We all know that a fishing vessel is a boat that is used to catch fish, whether that’s on the sea, a lake or a river. It goes without saying that fishing boats vary in size and complexity, but what you might not know is that they can be broken down into a number of main categories and then subcategories.
Commercial fishing vessels are also categorized as part of the merchant fleet, as just like cargo and container ships, car carriers, bulk carriers, oil tankers, passenger ferries and gas carriers they work for a living.
But now, if you’ve ever wanted to know more about fishing vessels, here’s your chance!
Everything You Need to Know About Fishing Vessels
To start with, fishing vessels can be split into three main types depending on their purpose. These are:
- Commercial fishing vessels
- Artisanal fishing vessels
- Recreational fishing vessels
And they can also be classified depending on their size or length:
- Small: Small fishing vessels operate in freshwater
- Medium: Medium sized fishing vessels operate in Exclusive Economic Zones (EEZ)
- Large: Large fishing vessels operate on the ocean
And they can also be broken down into subcategories depending on the type of gear onboard that is used to catch fish and seafood. These are:
- Trap Setters
- Lift Netters
- Vessels that Use Pumps
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The history of the fishing vessel
The act of fishing as a source for food has been around for almost as long as humans, and needless to say once vessels started to be used for fishing, the design changed radically over the years.
The earliest known watercraft were, of course, very basic and were used for everything from transportation and exploration to war. The biggest advancement in the burgeoning fishing industry was when the Dutch invented the herring drifter in the 15th century.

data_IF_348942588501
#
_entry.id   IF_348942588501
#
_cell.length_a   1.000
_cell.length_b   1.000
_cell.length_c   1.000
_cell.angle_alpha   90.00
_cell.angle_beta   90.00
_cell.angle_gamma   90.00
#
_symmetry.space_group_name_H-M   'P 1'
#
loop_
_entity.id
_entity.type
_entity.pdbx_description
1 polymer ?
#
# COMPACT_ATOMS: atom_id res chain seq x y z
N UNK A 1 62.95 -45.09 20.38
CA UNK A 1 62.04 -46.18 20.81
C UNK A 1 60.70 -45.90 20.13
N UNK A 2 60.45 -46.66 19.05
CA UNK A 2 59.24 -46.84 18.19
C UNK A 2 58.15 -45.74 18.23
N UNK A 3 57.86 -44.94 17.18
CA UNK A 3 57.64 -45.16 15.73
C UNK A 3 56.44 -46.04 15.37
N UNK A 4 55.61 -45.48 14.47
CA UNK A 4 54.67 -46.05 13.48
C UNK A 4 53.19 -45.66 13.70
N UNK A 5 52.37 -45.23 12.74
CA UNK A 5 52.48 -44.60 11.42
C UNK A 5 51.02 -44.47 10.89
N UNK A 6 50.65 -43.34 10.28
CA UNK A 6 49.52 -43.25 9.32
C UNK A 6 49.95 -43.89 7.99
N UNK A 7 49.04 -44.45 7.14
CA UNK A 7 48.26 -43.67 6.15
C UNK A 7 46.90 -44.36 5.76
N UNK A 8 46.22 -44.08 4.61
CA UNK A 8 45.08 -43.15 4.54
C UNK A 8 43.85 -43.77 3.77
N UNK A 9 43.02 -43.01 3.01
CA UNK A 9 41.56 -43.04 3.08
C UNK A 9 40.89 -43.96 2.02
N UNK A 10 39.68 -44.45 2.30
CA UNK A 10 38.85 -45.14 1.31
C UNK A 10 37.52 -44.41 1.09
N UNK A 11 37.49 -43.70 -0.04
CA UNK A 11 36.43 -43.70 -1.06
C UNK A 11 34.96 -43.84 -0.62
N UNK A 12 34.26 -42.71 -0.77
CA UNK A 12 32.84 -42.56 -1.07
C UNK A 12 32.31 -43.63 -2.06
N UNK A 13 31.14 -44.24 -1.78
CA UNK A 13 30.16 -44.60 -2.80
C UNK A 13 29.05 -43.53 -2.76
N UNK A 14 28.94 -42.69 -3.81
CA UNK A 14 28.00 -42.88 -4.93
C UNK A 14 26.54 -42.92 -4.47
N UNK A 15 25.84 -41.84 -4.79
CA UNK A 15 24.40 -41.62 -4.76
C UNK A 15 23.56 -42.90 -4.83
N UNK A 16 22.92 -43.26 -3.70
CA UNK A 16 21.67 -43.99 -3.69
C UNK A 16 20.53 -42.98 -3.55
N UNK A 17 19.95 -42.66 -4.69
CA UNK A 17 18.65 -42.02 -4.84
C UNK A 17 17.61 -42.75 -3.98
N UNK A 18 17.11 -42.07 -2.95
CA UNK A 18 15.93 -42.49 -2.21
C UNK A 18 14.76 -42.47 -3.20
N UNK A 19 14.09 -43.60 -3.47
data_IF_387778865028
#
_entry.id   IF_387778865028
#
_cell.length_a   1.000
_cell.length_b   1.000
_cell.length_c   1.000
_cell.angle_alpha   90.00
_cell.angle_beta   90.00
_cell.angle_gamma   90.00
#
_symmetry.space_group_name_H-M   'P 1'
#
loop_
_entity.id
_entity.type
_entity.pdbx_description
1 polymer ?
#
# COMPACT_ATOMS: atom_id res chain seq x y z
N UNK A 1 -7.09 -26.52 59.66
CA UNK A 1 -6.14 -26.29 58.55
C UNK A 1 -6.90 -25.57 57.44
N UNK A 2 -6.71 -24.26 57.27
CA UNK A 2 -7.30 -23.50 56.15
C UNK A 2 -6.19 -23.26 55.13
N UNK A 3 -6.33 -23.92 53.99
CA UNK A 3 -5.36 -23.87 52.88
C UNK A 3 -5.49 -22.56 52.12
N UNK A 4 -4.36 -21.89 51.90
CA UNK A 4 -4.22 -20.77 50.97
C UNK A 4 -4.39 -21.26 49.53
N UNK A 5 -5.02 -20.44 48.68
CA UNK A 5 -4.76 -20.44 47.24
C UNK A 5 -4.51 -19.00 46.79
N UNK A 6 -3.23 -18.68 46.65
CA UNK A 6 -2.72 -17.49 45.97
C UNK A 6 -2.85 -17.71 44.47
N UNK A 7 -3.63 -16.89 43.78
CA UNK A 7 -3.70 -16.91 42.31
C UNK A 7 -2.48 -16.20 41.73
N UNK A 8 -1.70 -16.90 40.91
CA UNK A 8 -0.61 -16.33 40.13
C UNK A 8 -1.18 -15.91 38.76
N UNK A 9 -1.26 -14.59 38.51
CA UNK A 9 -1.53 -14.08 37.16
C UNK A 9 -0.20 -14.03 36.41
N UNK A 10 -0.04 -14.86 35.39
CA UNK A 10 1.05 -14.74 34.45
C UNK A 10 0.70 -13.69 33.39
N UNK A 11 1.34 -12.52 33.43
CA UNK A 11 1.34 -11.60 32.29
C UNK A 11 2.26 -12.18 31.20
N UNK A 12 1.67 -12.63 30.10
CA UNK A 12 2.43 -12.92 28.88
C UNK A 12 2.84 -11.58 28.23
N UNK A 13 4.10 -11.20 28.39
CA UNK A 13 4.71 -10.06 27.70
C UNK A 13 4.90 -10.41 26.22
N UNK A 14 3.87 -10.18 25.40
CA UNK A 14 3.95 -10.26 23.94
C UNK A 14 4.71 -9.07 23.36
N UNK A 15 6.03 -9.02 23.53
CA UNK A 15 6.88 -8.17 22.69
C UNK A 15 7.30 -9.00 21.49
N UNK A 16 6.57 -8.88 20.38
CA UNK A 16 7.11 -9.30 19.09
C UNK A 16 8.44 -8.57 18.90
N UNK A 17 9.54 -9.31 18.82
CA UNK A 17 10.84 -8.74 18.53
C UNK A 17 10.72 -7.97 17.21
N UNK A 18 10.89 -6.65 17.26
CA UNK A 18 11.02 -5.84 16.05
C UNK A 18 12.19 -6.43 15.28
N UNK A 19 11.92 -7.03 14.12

This became the basis on which European fishing boats were subsequently built for some time, with the British developing the dogger - a predecessor of the trawler - in the 17th century.
The trawler as we now more or less know it was also a British development, seeing the light of day in the 19th century. It wasn’t long after this that the advent of steam for use as a means of propulsion was applied to trawlers, rapidly changing the face of fishing across the globe.
With more than just manpower behind the wheel, the steam trawlers could be built to a bigger spec and could therefore carry more nets and bigger catches, and travel further and faster.
Turbines and diesel engines were not far behind, propelling the fishing industry to new heights.
Now let’s take a closer look at the subcategories of fishing vessels, starting with fishing boats broken down into purpose.
Categories of fishing vessels according to purpose
Commercial fishing vessels
A commercial fishing vessel is a mid- to large size boat that is used to catch fish and other seafood for wholesale selling on a large scale.
These types of vessels are able to operate far from shore in deep water, even in rough seas and inclement weather. Commercial fishing vessels are governed by IMO regulations regarding the design of the boat, its size, and the equipment it uses.
Artisanal fishing vessels
Also known as subsistence fishing, this is the term given to boats that are used to catch fish for wholesale to local markets and restaurants. The boats are small to medium sized and may or may not have an engine.
Recreational fishing vessels
As the name suggests, recreational fishing vessels are boats that individuals or small groups of people use to catch fish as a sport or hobby. The fish are usually released back into the water or perhaps taken home to eat, but they won’t be sold for commercial purposes. These boats are on the small to medium sized end of the scale.
Now we’ve got the three different categories of fishing vessel, let’s break them down into actual types. We’re going to focus on commercial fishing vessels as these come in many different shapes and sizes, whilst artisanal and recreational fishing boats are not part of the merchant fleet.
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Different types of commercial fishing vessels
The most commonly used type of commercial fishing boat, the trawler is used across the globe and uses cone-shaped or funnel trawls (nets) to catch fish. They are equipped with mechanical devices called trawl winches which are used to haul the net over the side or stern of the boat and on board. Trawlers need to have powerful engines to give them the ability to tow nets full of their catch over long distances.
There are also different types of trawlers: